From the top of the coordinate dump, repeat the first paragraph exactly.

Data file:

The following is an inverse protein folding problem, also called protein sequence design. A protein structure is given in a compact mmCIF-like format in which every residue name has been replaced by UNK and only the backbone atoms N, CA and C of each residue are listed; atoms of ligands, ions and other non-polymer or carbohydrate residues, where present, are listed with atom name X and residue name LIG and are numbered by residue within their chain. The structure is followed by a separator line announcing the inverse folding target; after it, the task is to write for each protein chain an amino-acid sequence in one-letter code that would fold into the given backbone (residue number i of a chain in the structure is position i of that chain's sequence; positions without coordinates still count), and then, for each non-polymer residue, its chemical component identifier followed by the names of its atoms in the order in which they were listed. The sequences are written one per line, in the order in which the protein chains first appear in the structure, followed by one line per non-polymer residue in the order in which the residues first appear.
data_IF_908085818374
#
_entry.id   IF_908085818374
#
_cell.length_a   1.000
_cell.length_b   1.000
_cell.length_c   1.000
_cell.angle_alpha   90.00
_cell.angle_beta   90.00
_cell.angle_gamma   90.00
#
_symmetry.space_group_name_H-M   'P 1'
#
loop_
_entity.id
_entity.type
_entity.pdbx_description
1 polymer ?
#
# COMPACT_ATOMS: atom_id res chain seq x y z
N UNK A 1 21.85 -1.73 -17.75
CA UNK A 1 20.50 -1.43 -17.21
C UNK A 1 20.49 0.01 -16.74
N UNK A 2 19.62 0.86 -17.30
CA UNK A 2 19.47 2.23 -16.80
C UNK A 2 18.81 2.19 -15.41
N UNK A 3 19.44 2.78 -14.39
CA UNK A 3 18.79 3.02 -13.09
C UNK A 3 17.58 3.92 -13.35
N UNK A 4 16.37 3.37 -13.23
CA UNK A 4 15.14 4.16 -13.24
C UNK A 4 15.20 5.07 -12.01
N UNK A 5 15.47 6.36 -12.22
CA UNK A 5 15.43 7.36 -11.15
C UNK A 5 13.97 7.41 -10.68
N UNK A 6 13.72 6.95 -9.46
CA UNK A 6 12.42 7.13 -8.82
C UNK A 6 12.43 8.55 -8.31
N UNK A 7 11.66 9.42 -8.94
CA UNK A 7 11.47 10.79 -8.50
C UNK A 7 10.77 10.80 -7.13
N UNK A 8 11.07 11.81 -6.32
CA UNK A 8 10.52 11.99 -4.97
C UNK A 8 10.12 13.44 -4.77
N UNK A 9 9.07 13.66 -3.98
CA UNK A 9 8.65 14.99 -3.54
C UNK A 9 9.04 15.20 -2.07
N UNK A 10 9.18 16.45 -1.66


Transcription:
The following is an inverse protein folding problem, also called protein sequence design. A protein structure is given in a compact mmCIF-like format in which every residue name has been replaced by UNK and only the backbone atoms N, CA and C of each residue are listed; atoms of ligands, ions and other non-polymer or carbohydrate residues, where present, are listed with atom name X and residue name LIG and are numbered by residue within their chain. The structure is followed by a separator line announcing the inverse folding target; after it, the task is to write for each protein chain an amino-acid sequence in one-letter code that would fold into the given backbone (residue number i of a chain in the structure is position i of that chain's sequence; positions without coordinates still count), and then, for each non-polymer residue, its chemical component identifier followed by the names of its atoms in the order in which they were listed. The sequences are written one per line, in the order in which the protein chains first appear in the structure, followed by one line per non-polymer residue in the order in which the residues first appear.